They sorely lack high standards in these respects, but their answer is the old one—”We must stoop to get circulations in order to put our ideas over.” Even the New York Telegram lacks typographical distinction and is messy; yet the New York Times has made its great success while adhering to typographical dignity and taste, with the Herald Tribune following its example.
None of the chains, again excepting Hearst, strive for typographical uniformity. It would be welcome if a format of beauty and distinction were to be adopted by one of them; but those two qualities have largely disappeared from the American press.
By using the new technique of getting the public to advance some of the money while the promoter himself holds control there is no reason whatever why we may not see a chain of one hundred dailies controlled by one man.
Theoretically at least; whether this would work out well practically is doubted by many. Yet the steady progress of the Cripps-Howard syndicate, despite certain weak members, would seem to prove that it is no more impossible than the creation by one owner of a group of five hundred grocery or five-and-ten-cent stores.
I can see no valid reasons why we should not have much larger chains and, I believe, we shall see them when those having great stakes in the present economic system are sufficiently enriched or sufficiently frightened by the specter of radicalism to seek more directly to public control opinion. Here is where the danger lies.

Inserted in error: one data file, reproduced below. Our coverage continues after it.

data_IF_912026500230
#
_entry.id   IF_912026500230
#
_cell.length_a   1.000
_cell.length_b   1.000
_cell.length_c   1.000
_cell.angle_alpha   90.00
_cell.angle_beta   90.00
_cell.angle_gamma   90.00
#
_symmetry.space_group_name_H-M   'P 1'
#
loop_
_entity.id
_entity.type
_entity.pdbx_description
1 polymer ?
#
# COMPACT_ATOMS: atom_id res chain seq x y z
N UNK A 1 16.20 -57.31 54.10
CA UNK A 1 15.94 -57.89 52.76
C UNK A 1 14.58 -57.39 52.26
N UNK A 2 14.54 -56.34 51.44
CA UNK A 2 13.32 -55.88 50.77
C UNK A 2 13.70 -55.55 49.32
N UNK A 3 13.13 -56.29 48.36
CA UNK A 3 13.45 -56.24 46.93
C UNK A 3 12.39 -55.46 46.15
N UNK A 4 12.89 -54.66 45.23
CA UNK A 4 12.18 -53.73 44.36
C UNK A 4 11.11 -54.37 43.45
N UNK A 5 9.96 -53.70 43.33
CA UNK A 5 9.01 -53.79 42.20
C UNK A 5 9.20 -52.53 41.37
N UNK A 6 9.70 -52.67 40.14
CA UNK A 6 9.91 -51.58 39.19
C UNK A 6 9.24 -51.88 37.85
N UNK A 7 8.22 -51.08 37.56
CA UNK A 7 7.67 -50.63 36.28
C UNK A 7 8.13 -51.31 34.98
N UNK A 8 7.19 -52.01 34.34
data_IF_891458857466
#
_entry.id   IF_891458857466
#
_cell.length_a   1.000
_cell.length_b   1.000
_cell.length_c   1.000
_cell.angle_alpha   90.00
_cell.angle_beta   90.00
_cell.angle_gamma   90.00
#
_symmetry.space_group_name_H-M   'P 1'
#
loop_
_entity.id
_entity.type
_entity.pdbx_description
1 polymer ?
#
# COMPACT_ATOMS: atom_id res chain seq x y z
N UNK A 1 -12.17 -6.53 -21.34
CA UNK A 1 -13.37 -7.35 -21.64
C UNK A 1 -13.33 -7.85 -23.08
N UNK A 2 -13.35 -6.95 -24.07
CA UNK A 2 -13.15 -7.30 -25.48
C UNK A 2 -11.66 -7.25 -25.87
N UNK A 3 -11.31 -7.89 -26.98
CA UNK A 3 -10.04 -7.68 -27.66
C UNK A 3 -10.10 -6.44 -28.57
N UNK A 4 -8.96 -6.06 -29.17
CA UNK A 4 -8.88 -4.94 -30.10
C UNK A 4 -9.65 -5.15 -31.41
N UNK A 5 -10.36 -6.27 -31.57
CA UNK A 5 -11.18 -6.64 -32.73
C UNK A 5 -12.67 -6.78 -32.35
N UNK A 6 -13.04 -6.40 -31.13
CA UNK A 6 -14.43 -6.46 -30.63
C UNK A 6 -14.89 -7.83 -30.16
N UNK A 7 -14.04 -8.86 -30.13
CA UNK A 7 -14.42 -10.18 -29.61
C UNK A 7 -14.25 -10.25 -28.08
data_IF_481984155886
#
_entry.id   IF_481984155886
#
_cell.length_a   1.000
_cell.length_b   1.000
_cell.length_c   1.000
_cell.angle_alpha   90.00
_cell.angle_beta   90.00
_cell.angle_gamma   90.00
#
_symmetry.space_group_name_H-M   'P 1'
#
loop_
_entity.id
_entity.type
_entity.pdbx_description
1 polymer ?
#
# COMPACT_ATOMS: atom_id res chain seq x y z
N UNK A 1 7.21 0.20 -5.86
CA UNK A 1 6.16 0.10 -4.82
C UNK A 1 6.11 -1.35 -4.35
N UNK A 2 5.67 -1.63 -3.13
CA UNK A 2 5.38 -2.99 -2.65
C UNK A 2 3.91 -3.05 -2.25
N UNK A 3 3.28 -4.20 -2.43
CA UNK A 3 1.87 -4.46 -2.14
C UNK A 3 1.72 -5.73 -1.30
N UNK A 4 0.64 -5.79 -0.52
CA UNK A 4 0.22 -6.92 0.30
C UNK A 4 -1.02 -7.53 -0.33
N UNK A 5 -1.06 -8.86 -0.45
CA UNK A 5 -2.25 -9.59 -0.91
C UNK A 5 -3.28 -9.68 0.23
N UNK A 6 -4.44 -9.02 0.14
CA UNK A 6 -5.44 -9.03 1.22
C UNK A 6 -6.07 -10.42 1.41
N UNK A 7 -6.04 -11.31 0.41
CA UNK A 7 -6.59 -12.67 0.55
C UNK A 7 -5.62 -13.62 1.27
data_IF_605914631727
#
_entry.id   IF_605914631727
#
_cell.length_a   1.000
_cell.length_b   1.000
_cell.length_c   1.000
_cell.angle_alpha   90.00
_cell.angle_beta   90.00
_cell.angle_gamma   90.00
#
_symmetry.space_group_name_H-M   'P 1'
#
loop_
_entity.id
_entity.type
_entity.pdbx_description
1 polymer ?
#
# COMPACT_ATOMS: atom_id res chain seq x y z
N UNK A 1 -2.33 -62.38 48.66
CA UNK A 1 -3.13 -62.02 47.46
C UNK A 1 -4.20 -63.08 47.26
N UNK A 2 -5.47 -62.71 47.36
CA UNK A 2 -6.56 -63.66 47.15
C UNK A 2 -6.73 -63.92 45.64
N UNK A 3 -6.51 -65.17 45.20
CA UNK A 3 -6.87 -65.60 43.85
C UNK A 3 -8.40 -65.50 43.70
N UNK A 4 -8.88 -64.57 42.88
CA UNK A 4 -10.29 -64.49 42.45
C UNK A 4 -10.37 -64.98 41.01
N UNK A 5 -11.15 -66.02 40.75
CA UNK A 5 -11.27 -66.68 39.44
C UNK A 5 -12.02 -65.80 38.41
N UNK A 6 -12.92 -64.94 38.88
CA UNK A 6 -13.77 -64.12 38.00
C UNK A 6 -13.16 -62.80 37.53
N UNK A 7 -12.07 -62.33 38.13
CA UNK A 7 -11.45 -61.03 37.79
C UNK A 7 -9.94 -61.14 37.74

In this connection the action of the International Paper and Power Company in buying its way into a number of dailies in 1928 and 1929, and lending much money to newspaper owners, including Mr. Gannett is highly suggestive. The purpose of this new policy, the president of the company said in his own defense, was simply to assure the company steady customers for its paper.
But the outcry within the press and the disapproval of the public were so great that he was speedily compelled to change his mind about the advisability of this policy and to get out of the newspaper business.
Similarly persistent and at times successful efforts by the power lobbyists to get their hooks into daily newspaper are warnings of. a tendency that must be guarded against if the press is not to become merely a creature of the great capitalists. It is, heaven knows, today sufficiently in the clutch of the forces which make for reaction and the support of the status quo.
Again, the question of absentee ownership sometimes plays a considerable part in the development of the chain. Some of the smaller communities resent the control of their dailies by men living elsewhere.